The early days were challenging because I didn't know how to store data or manage app-specific functionalities. It was a steep learning curve, requiring me to work 10 to 12 hours daily. After 20 days of continuous effort, I completed the app.

Initially, I hesitated to pay the $25 fee to release my app on the Play Store, but I decided to go for it. This decision paid off significantly. Not only did the app help me during interviews, but it also recently hit 50,000 downloads—a milestone I never expected to achieve.

Phoenix Degrees are known to be difficult to manage, and you've made an exceptional career doing CS. How did you manage to keep a balance in your routine?

Phoenix courses are known for their toughness, precisely what gives you an edge. You often need to answer just two out of ten or twelve questions to secure a decent grade, usually a 7. I focused on a very limited syllabus—probably around ten lectures. By solving previous years' questions and being strategic about my study approach, I could perform well without attending every class or tutorial.

Instead of trying to cover everything, I concentrated on smart studying techniques. This approach reduced confusion and allowed me to identify answers during exams quickly. If I didn't know the answer, I didn't feel pressured to attempt it, knowing I could still achieve a good grade by focusing on what I knew well.

The CS courses helped balance my GPA, preventing it from dropping too low. With a less overwhelming syllabus, I could grasp the material more effectively. In my first year, I had a solid CGPA of 8.3 and continued this approach through online classes. Being proficient in CS courses played a significant role in maintaining my academic performance.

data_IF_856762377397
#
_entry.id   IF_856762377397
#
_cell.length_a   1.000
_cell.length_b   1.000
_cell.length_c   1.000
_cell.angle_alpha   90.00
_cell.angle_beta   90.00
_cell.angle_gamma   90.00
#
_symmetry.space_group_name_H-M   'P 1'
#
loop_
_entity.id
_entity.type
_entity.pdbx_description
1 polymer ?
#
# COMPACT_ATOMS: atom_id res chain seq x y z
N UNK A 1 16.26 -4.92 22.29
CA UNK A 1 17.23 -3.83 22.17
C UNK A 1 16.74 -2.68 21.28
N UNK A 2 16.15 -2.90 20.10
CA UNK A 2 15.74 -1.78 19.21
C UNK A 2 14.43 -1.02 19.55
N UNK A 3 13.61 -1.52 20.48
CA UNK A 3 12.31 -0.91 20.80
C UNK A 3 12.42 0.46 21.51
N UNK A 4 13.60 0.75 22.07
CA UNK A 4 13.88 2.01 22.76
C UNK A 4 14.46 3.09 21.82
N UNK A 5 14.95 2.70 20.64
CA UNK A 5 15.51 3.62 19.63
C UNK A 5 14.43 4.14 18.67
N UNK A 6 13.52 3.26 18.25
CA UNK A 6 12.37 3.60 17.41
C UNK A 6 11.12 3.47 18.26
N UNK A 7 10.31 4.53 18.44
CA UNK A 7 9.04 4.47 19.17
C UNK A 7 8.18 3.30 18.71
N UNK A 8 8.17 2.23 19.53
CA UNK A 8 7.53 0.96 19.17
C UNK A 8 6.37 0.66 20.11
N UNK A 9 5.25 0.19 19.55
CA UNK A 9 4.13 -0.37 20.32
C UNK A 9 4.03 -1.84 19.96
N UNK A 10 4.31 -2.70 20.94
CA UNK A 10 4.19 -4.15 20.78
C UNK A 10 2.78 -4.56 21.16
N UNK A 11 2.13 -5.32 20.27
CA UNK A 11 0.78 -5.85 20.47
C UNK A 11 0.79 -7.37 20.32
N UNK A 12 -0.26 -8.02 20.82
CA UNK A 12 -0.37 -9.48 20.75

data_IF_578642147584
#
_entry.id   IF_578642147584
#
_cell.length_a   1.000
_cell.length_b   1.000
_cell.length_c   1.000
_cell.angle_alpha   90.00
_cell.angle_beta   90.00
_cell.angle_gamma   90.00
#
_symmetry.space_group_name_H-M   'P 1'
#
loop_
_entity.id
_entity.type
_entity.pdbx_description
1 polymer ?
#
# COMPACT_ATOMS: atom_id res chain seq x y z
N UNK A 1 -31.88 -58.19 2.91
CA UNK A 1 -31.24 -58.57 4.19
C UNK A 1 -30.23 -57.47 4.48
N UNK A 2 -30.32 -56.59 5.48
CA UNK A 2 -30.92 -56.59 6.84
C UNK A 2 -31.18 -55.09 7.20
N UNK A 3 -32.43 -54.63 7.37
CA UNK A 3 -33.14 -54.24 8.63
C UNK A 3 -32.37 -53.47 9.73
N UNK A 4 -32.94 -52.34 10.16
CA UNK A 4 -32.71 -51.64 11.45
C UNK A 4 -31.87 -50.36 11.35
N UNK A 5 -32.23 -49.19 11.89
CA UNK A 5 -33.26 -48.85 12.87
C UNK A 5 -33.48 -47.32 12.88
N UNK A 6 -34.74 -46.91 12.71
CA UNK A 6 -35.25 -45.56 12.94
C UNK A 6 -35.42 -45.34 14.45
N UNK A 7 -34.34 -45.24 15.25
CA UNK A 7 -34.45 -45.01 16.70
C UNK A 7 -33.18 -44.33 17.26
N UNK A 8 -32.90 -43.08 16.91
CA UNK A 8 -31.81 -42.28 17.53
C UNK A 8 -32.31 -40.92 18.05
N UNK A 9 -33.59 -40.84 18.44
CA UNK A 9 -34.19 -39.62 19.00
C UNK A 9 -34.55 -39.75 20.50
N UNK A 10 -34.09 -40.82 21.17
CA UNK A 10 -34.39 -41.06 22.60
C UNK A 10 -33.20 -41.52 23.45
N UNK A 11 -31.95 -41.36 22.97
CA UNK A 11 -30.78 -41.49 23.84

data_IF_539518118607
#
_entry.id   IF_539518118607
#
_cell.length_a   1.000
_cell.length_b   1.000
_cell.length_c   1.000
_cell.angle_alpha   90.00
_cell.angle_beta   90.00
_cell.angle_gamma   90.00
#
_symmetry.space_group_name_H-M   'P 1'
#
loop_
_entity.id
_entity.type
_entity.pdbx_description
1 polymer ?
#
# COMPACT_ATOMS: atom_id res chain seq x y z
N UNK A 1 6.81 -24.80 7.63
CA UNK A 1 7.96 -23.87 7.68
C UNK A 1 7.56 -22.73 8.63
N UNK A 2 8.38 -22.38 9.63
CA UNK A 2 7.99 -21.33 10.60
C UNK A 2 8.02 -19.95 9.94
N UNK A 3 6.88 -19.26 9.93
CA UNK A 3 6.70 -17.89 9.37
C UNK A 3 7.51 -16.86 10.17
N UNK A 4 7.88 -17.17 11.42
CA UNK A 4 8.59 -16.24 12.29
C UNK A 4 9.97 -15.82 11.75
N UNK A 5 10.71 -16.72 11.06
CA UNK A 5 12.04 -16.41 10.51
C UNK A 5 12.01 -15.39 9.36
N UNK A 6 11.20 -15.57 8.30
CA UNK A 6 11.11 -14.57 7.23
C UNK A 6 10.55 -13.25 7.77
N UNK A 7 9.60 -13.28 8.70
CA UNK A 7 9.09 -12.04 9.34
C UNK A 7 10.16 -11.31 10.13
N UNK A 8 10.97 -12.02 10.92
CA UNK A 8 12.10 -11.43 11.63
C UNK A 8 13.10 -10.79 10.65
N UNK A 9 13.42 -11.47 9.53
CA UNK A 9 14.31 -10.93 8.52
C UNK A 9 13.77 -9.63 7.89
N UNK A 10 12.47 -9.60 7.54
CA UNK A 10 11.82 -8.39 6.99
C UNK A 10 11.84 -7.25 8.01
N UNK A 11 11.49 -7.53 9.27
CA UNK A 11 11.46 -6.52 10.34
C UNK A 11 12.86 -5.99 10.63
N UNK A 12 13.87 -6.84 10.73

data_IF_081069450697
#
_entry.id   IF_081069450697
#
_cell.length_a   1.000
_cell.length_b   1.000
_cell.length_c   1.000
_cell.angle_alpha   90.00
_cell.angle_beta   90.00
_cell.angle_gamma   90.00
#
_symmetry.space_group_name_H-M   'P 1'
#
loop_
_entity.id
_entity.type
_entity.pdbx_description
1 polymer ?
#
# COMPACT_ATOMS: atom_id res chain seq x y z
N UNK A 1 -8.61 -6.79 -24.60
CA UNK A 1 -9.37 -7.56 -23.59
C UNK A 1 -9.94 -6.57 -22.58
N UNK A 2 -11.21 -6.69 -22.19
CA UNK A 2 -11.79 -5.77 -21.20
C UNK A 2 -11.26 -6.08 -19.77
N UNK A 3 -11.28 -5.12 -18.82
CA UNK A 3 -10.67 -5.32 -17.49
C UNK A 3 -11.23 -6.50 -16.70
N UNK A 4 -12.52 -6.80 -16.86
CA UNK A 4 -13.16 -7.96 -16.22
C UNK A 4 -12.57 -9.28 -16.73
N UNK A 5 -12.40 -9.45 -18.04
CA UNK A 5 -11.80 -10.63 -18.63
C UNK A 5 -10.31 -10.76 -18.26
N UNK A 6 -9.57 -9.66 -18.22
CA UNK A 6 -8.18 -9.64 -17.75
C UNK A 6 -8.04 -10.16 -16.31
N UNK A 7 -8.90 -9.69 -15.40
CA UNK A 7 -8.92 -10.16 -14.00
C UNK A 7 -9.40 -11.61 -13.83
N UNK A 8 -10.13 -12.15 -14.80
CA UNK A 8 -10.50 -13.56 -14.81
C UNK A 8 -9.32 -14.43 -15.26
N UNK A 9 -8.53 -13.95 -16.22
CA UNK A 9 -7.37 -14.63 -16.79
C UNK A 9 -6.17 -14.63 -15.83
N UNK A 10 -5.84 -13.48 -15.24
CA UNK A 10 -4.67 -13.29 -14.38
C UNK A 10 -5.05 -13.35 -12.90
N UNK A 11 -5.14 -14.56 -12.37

How did you bag and prepare for an internship at Hotstar? What was your experience like?

That was a PS2, so I wouldn't consider it a personal achievement. It primarily came about because of my GPA. Therefore, I strongly recommend maintaining a good CGPA.

I opted for the 4-1 PS in our batch because I planned to go to the US for my master's. However, I put those plans on hold after securing a job. My PS2 at Hotstar was an internship, but I've also done numerous freelance internships that I haven't listed on LinkedIn or anywhere else because they were small projects.

After getting into app development, I started applying for gigs on platforms, like Upwork and Fiverr. I began receiving various small projects, each paying a few thousand rupees. Additionally, I often saw posts from seniors on Facebook asking for help with Python or small app development projects, providing more freelance work opportunities.

What is it like working at Visa? Do you get time to explore your hobbies and interests?

My company has a pretty relaxed culture. We typically work from 9 to 5 or 10 to 6, and then we have free time to pursue hobbies and interests. My primary role at Visa involves working on various backend services. I joined a team focusing on the AI aspect of transactions.

At Visa, AI models are employed to analyze the transaction whenever you swipe a card. These models help detect if the transaction is fraudulent or if there are any suspicious intentions behind it. We score each transaction and inform the bank whether it should be processed or halted. This work is particularly interesting because it addresses a current, ongoing issue rather than a project with an expiry date.

I've been learning a lot about distributed systems, which I believe are the future. I feel very fortunate to have landed on this team, as it has provided me with invaluable experience and learning opportunities.

Do you have advice for BITS students based on your experiences?

Utilize college well. These four years define your career in the future, but in this process, don’t forget to enjoy and experience as much as you can. College is when you learn a lot, and it’s important to carry that over and utilize it in your career well.